There are a few movies I cannot get enough of. Moonstruck is one. If it is on, I watch it. Two nights ago I snuggled into bed, picked up the remote for one obligatory spin around the channels before I layed me down to sleep and there it was. The girl behind the Italian market counter handed the old woman a bag and said with friendly familiarity, "Thank you Mrs. Fugacci," and I was hooked. I know what I love about Moonstruck - those dead pan New York accent delivered lines. Chrissy, get me the big knife! I don't know Rose. I don't know where I've been, I don't know where I'm going. It's Johnny Camarerri!
I know why I like Moonstruck, but I don't exactly know why I keep watching You've Got Mail. It's not the kind of movie I fancy fancying. It's kind of cookie cutter and predictable and generic, but I keep watching it too. I like it when Tom Hanks imitates the Godfather, "Mawnday, Tuesday, Thursday, Wensday." I like it when Meg Ryan quips, "Mr. 152 insights into my soul." I like it when Meg Ryan's character decorates her Christmas tree and quotes Joany Mitchell's depressing song about wishing she could skate away from her problems. And there are two parts of the movie that always make me cry.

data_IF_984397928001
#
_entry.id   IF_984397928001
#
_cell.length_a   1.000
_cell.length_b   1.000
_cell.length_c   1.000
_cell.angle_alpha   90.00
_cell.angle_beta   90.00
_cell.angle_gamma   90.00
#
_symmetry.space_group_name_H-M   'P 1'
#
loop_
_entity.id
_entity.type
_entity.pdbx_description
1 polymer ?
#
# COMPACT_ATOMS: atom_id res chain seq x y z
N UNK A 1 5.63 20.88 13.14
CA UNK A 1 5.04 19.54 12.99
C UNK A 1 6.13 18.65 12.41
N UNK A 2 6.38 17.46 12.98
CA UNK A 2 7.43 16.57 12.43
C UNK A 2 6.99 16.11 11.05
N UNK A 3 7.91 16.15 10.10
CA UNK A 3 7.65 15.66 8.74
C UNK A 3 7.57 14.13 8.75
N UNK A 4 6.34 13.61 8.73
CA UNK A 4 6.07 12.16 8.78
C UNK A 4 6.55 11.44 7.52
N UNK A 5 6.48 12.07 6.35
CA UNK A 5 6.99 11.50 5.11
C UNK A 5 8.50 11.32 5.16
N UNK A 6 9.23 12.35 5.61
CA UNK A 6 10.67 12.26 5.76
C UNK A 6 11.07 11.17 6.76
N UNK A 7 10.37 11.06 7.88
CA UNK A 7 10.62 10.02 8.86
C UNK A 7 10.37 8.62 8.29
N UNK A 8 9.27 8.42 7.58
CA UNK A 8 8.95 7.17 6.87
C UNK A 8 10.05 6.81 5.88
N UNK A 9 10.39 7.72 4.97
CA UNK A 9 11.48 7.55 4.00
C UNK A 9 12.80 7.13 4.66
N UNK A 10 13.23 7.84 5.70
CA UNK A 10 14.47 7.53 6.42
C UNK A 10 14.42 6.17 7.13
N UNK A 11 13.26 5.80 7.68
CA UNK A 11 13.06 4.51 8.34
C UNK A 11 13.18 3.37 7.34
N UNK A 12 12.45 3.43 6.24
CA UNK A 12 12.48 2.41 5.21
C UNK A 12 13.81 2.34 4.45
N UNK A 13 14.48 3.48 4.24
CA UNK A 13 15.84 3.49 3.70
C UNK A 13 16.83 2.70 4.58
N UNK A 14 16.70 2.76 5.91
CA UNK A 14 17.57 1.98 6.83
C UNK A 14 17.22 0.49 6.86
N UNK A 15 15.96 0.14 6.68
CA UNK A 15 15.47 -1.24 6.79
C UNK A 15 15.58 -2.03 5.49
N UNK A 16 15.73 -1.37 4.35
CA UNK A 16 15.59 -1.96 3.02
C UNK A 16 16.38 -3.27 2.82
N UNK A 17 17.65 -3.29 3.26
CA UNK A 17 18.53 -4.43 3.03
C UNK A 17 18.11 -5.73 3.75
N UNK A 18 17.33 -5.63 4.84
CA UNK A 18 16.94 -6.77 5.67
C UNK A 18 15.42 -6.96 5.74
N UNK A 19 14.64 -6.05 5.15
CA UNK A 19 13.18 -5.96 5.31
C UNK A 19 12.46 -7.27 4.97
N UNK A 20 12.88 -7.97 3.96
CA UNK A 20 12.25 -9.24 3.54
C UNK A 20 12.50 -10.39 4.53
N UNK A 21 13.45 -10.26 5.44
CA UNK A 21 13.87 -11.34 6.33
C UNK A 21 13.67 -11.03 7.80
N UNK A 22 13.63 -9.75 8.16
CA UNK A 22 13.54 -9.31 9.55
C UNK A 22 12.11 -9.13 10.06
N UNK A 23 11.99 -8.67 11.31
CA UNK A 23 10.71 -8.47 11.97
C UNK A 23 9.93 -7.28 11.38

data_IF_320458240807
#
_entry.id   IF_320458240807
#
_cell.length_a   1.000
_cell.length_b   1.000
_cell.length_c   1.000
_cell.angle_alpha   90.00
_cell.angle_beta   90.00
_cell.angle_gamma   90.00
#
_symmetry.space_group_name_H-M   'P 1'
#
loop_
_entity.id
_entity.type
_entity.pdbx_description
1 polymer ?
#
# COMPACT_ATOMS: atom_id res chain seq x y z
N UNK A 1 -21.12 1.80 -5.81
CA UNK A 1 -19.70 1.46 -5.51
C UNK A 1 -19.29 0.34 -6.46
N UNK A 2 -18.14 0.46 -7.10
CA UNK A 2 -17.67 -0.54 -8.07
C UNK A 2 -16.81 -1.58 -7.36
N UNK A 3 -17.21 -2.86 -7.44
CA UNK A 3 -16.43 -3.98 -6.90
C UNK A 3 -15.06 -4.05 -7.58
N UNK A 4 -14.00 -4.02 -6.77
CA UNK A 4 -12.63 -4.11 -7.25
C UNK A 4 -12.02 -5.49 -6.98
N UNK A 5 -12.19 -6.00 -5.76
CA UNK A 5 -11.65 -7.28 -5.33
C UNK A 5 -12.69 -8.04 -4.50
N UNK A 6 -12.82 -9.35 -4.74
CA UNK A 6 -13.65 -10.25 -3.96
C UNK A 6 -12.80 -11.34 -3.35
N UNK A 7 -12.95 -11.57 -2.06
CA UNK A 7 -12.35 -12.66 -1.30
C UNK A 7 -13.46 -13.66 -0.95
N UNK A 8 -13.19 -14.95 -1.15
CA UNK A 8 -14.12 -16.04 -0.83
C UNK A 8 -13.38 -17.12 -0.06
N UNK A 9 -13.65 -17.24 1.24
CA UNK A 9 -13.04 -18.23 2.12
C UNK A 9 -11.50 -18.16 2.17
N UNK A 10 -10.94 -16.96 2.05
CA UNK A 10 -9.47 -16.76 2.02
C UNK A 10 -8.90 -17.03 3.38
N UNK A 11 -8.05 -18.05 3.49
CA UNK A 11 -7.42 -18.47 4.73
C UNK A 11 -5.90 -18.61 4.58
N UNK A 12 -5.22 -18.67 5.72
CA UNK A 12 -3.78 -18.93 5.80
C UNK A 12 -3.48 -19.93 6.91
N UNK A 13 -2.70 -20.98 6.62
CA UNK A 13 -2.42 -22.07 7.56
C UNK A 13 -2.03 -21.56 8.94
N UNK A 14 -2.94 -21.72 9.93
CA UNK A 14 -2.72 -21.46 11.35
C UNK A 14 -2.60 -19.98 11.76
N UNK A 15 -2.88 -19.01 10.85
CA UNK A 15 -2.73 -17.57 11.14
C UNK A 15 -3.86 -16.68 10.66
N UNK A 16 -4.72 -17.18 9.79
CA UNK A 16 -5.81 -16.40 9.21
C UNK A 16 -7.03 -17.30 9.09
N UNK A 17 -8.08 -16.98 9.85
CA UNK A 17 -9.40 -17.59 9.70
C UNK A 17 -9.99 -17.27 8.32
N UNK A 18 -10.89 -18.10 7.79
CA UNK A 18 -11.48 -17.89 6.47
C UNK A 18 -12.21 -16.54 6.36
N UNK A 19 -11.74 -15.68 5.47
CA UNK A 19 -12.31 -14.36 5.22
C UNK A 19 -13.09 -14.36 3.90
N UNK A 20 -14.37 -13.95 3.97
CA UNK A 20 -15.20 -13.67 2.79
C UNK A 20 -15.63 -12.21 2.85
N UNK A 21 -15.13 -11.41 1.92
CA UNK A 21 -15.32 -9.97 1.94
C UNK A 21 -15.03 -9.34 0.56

The first time I cry is when she's standing behind the counter talking to "Joe Fox" the big book mogel and she tells him that when she was six she'd come there to her mother's bookstore every day after school and help. Sure, that sounds nice and cozy. That sounds like a perfect little storybook mother and daughter life, I love little shops, I love books, I love city corners, I love my mom and I think I would have loved to work with her at a little book store of our own. But who is my sobbing fooling? I spent hours in tree tops and fighting neighborhood boys in my driveway. I didn't even like to go inside to pee, what makes me think the rambunctious childhood me would have wanted to work with my mother every day in a bookstore?
The second time I cry is when she's closing her store for good. It's not the loss of the store that gets me, it's the visualization she sees as she stands at the door gazing back into the empty room. She sees her mom twirling her childhood self around the floor. I never ever twirled with my mom. I never knew I wanted to twirl with my mom. But something about this movie makes me believe deep down that I must have.